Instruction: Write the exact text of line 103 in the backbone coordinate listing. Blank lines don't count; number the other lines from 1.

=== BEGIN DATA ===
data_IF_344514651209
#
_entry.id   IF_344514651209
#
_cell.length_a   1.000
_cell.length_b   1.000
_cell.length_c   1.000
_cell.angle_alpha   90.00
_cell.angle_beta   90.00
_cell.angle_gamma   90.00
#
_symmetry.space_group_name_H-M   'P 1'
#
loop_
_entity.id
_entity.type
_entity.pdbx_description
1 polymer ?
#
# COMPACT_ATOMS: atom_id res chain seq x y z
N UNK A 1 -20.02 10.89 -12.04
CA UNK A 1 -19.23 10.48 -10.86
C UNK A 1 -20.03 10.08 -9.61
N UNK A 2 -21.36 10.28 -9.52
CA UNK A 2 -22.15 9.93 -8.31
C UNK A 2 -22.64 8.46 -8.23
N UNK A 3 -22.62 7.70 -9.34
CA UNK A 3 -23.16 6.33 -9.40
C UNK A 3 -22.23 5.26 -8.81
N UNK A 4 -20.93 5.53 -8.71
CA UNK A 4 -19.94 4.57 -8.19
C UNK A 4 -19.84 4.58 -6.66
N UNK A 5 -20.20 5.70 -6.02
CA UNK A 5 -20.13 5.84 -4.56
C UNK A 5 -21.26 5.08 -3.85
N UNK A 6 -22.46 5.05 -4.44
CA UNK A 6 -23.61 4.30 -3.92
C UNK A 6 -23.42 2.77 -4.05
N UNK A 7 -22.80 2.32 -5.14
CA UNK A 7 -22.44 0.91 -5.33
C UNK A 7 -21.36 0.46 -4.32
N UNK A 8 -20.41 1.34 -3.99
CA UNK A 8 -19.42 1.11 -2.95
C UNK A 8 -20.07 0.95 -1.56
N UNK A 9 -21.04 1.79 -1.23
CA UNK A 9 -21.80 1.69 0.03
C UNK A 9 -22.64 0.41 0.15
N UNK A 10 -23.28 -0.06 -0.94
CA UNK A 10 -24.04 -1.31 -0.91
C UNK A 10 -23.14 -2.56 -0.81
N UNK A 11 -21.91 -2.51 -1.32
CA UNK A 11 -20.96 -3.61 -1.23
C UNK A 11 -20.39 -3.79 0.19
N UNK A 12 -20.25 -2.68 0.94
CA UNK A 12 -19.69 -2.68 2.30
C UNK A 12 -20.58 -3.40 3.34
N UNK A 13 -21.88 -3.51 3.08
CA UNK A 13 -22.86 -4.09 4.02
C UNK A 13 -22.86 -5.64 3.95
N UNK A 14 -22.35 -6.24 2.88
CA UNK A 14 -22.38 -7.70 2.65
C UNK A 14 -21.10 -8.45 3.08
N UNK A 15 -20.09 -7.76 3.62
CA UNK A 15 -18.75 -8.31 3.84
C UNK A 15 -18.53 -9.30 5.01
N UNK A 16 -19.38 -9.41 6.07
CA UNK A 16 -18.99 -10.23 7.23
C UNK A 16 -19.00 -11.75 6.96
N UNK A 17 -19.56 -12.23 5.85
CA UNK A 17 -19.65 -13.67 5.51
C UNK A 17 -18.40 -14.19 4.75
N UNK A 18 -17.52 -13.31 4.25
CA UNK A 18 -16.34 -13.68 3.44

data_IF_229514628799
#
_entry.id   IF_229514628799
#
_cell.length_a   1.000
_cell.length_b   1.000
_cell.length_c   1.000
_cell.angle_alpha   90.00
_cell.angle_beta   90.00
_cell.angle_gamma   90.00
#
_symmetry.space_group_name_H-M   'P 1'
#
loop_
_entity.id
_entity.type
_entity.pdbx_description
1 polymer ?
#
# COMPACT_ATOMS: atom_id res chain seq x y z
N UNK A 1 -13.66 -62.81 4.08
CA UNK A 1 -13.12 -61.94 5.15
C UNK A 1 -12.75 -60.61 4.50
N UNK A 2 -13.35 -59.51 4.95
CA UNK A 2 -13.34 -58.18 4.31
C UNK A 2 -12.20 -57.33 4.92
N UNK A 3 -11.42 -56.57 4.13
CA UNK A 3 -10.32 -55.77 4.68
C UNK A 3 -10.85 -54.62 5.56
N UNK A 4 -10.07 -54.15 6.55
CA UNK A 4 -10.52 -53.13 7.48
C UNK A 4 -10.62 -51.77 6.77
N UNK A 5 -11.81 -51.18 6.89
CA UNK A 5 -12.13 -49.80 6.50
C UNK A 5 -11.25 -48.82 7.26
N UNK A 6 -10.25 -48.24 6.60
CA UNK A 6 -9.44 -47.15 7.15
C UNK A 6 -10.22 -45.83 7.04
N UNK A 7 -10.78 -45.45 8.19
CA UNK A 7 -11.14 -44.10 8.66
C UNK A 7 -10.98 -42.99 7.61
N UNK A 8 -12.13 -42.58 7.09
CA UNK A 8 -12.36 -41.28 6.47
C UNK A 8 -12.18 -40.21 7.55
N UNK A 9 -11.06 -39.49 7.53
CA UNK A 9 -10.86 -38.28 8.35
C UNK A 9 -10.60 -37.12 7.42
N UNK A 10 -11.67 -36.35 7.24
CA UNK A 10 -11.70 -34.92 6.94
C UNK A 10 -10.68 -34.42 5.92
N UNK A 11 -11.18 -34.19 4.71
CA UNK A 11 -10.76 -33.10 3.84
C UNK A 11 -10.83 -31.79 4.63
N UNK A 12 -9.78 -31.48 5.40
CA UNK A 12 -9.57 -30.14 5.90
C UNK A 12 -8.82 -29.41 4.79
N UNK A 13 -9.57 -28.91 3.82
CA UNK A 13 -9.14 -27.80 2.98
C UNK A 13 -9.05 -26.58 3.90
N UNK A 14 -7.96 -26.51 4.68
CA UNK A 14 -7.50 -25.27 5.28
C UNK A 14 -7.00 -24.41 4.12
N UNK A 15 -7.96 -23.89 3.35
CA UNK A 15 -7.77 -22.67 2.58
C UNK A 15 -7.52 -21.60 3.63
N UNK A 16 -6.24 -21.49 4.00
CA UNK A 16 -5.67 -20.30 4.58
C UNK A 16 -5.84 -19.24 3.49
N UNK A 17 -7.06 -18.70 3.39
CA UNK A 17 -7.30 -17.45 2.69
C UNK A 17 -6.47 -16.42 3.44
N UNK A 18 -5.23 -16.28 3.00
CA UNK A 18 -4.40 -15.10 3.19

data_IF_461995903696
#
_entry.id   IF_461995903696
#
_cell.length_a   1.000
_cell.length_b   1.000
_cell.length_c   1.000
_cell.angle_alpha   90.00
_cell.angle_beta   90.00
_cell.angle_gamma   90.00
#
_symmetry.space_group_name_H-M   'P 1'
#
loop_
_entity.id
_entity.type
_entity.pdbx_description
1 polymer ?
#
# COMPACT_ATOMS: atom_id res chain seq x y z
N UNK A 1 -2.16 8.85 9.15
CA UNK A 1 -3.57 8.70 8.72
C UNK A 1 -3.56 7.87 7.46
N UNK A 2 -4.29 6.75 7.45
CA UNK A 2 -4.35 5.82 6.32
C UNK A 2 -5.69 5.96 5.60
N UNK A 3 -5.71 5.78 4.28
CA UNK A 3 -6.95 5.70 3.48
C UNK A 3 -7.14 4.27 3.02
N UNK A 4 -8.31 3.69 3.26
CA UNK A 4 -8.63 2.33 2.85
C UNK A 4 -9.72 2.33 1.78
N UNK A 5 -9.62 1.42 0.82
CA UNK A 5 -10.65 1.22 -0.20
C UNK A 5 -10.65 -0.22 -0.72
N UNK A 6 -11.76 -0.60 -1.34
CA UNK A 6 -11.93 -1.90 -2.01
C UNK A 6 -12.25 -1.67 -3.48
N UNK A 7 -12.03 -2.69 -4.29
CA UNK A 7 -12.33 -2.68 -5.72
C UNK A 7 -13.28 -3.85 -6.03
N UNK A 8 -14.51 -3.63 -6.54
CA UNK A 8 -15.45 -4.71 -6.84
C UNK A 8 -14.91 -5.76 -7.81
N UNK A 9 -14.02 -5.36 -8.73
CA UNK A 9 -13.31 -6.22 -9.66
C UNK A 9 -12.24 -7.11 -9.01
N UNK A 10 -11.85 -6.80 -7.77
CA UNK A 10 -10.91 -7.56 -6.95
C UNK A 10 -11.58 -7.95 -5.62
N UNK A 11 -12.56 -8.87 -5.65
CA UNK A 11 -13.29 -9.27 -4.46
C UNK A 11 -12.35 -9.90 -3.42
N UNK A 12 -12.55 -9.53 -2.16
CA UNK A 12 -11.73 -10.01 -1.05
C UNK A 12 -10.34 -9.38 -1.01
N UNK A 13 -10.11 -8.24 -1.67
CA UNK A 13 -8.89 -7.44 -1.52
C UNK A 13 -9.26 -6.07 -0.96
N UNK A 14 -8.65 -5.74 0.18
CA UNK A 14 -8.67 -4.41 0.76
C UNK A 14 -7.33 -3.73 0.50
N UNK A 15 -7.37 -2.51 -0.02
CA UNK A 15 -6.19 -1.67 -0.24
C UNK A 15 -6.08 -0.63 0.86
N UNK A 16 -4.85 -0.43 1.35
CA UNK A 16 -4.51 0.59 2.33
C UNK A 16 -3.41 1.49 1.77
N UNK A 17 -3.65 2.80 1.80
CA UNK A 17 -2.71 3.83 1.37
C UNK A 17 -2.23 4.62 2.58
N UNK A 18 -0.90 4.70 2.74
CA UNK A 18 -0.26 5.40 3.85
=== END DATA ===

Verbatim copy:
N UNK A 4 -10.07 -54.15 6.55